Occasionally when reading the dead theologians, and let's face it, the dead guys are better reading, you get a glimpse of the humanity of the writer that makes you smile. Occasionally a bit of humor is seen in Calvin. At times a bit of vulnerability is read in a'Brakel. When we are reminded that the best of men are mere men, we take comfort in knowing that we have the same savior who will sanctify us as he has sanctified those who have gone before us. We enjoy the humanity of our divines.
Today I was reading Spurgeon, as I often do on Mondays, and some humanity was seen in the reading. With Spurgeon this is not surprising because often we blush, smile, and occasionally LOL when reading the Prince of Preachers, but today's reading was different. Today Spurgeon recalled a dream and he told his readership about it! Spurgeon recalled his dream and as I read it, I imagined him attempting to capture the essence of the dream and realizing that he cannot recall it in the same way that he experienced it. Dreams often do not retell well do they? This was no exception.
Spurgeon dreamed he was the protector of a great castle.
Here's Spurgeon's dream that he shared in Treasury of David (on Psalm 127):
...As I was on the border of the land of dreams, I thought I was in a castle. Around its massive walls there ran a deep moat. Watchmen paced the walls both day and night. It was a fine old fortress, bidding defiance to the foe; but I was not happy in it. I thought I lay upon a couch; but scarcely had I closed my eyes, ere a trumpet blew, "To arms! To arms!" and when the danger was overpast, I lay me down again. "To arms! To arms!" once more resounded, and again I started up. Never could I rest. I thought I had my armour on, and moved about perpetually clad in mail, rushing each hour to the castle top, aroused by some fresh alarm. At one time a foe was coming from the west; at another from the east. I thought I had a treasure somewhere down in some deep part of the castle, and all my care was to guard it. I dreaded, I feared, I trembled lest it should be taken from me. I awoke, and I thought I would not live in such a tower as that for all its grandeur.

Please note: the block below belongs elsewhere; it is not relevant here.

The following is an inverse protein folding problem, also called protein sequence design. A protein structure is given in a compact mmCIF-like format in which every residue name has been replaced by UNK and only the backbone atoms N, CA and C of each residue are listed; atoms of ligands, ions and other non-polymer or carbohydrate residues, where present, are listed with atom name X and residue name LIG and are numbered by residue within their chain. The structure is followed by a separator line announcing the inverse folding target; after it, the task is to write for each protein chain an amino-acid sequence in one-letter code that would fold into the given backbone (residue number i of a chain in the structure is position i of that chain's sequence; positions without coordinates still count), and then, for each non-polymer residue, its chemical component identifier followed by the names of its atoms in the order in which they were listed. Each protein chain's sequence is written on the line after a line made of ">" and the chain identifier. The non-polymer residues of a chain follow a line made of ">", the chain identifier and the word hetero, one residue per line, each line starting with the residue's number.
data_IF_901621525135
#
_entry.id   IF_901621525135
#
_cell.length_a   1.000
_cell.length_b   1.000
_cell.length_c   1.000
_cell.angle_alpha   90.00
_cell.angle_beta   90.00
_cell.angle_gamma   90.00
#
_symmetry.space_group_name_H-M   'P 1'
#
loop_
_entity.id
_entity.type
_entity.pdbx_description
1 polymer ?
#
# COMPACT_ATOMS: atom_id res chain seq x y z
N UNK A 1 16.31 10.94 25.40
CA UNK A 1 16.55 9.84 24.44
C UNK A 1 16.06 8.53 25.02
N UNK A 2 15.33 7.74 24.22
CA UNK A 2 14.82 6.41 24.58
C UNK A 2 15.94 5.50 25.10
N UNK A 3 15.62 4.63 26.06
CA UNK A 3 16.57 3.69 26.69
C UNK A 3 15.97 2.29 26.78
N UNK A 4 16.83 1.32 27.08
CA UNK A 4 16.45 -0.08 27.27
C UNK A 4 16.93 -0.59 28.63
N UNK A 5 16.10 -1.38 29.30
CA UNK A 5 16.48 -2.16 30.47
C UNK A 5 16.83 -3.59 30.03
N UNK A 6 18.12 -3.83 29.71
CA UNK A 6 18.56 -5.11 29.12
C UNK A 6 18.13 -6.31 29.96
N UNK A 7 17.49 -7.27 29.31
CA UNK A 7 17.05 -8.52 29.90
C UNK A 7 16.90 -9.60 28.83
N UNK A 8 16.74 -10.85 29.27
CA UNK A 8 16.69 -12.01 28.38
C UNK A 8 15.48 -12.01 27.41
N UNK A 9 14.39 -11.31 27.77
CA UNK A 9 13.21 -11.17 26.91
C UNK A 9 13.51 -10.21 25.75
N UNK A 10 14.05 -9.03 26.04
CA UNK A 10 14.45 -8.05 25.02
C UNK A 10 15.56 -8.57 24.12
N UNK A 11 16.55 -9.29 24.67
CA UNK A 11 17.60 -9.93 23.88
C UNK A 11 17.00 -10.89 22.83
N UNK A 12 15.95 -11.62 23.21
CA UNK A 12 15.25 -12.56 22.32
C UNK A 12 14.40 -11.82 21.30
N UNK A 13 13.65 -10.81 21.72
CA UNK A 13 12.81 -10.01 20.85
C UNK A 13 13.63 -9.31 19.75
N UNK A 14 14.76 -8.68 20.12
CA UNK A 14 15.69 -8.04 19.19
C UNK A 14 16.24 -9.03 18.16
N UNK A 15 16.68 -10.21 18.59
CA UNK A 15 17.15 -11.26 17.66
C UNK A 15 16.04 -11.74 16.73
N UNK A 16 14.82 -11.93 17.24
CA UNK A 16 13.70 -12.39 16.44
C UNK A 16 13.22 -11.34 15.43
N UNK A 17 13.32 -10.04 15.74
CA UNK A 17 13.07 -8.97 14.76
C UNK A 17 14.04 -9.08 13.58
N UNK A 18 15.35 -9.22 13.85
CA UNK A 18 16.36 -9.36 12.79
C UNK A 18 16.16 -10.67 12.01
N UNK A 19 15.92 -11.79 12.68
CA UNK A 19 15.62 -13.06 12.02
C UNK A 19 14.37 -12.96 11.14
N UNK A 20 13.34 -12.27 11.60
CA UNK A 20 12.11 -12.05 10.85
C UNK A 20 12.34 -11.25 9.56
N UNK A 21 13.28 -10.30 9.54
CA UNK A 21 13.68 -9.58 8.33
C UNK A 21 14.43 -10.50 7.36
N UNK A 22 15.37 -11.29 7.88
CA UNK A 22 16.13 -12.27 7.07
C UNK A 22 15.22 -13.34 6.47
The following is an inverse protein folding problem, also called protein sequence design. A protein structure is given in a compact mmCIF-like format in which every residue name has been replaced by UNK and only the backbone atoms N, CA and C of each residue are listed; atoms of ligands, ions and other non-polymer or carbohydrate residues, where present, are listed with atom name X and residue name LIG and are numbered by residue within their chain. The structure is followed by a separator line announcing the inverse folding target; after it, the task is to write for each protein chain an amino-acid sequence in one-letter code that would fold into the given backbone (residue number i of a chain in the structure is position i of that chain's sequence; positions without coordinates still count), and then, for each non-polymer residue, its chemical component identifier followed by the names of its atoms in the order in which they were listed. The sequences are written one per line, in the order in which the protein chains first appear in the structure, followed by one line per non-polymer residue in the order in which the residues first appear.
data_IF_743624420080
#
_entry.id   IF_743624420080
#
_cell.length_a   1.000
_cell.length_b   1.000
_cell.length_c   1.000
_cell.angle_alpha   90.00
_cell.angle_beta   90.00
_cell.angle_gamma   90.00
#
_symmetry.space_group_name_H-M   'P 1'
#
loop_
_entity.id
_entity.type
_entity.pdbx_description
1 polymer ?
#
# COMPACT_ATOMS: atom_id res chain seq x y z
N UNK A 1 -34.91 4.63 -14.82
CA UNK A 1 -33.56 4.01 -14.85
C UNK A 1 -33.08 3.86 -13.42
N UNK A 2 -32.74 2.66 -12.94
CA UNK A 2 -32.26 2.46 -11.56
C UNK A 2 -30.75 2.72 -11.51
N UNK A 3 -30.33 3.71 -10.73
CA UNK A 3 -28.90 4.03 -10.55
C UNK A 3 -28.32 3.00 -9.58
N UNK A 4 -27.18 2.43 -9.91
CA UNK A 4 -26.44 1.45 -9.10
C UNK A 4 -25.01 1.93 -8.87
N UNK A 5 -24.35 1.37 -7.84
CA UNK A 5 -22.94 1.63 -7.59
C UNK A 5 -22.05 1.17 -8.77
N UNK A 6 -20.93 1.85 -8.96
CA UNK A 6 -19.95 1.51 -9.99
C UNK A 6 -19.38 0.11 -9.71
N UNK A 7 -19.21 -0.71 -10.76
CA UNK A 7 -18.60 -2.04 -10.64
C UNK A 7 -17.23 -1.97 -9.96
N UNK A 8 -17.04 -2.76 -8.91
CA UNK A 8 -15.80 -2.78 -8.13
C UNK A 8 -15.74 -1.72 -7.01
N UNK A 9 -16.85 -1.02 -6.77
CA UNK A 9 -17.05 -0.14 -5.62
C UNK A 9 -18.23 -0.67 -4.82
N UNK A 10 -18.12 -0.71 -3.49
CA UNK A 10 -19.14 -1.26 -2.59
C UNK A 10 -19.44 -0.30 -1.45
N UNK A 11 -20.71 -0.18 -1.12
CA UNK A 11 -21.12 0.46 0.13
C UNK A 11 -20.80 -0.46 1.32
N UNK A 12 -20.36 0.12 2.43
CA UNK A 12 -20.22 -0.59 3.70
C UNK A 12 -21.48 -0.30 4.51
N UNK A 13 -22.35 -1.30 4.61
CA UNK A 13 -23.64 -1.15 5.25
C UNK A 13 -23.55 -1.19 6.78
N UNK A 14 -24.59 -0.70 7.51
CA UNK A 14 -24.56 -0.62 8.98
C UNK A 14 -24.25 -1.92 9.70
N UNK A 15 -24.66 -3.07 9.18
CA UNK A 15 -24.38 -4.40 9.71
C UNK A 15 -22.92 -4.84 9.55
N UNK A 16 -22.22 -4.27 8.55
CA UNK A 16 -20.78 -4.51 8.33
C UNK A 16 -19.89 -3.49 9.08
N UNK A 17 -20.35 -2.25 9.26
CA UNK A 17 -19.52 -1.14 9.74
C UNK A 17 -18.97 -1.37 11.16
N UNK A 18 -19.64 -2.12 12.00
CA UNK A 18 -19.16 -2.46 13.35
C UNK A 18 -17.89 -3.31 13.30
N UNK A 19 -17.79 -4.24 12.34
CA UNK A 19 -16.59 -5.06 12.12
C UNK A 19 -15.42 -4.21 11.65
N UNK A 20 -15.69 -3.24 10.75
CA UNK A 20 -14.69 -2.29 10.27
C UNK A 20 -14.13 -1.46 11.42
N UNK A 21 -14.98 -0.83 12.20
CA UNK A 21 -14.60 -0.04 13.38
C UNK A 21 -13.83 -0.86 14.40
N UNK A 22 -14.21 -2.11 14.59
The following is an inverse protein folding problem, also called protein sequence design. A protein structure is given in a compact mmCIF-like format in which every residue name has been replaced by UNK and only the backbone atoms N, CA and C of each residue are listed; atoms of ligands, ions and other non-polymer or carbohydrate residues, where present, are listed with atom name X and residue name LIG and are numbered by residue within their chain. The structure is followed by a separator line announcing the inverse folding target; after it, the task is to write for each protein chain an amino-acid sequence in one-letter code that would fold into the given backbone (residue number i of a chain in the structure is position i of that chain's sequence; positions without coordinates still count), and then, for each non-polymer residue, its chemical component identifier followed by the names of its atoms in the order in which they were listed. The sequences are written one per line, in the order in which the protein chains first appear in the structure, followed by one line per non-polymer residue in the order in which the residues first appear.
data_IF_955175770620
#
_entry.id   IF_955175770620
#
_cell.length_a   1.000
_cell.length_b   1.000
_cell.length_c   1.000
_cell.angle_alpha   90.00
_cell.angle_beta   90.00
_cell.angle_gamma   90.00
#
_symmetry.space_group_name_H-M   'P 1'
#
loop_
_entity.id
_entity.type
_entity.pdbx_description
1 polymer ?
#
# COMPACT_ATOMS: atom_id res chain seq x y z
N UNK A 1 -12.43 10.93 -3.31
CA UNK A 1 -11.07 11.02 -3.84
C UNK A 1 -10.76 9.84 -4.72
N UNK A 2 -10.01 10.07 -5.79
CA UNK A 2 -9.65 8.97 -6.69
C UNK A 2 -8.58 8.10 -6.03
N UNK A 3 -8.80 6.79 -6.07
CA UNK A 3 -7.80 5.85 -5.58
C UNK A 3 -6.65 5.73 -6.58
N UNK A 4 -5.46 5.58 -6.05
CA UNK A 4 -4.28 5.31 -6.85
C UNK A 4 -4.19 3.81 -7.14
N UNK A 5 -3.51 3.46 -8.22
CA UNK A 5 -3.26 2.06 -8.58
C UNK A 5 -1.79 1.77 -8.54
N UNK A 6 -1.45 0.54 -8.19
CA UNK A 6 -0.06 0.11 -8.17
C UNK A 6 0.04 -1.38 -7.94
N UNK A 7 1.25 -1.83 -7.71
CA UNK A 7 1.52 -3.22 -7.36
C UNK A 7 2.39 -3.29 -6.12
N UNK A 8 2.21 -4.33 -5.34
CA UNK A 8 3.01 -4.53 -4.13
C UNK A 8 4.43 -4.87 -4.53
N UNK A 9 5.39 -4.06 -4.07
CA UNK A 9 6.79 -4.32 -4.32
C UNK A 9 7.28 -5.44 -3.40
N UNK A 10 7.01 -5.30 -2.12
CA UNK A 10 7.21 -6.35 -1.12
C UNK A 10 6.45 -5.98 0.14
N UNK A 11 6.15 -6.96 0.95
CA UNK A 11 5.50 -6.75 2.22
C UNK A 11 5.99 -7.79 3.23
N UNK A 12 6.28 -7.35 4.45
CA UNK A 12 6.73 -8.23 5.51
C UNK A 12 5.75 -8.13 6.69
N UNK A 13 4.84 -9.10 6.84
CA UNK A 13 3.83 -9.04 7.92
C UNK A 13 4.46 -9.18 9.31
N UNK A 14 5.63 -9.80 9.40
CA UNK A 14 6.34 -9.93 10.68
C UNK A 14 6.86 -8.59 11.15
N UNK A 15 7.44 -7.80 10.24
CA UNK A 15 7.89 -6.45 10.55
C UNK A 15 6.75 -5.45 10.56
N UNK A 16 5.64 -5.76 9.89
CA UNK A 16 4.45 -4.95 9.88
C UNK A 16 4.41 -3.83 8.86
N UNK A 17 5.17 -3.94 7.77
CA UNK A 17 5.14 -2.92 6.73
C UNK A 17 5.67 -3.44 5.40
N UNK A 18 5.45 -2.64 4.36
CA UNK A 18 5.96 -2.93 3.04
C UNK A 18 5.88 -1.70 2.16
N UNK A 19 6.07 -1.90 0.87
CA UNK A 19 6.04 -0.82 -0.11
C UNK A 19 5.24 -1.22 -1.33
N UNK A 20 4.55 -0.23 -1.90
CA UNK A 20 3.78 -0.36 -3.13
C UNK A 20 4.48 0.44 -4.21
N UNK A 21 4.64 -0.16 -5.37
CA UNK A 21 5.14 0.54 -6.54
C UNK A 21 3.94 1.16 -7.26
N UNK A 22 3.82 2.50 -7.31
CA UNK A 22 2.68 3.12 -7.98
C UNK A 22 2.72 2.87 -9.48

As I read the dream I envisioned the cherubic Spurgeon clad in armor fighting his way through the castle. I imagined his cigar aflame as he battled a dragon in protection of his treasure. I imagined his sword drawn as he responded to the clarion's trumpet.
Spurgeon was a dreamer and in the words of the late John Lennon, I was encouraged because "I'm not the only one." Spurgeon's strange dream reminded me that we are all of like flesh. The best of our theological heroes are still flesh and blood. The heroes of our faith who spur us on and encourage us and draw us to the savior... they are but men. Men purchased with the same blood that was shed for me!
To me this is a great encouragement.
It's an encouragement to know that my path of sanctification, as I look to Jesus, is the same path that Spurgeon the dreamer and others have already travelled. I am thankful to Christ who saves and then sanctifies sinners like me. Sinners of flesh and blood. Sinners who are real people... like Spurgeon.
Subscribe to Gentle Reformation
Get the latest posts delivered right to your inbox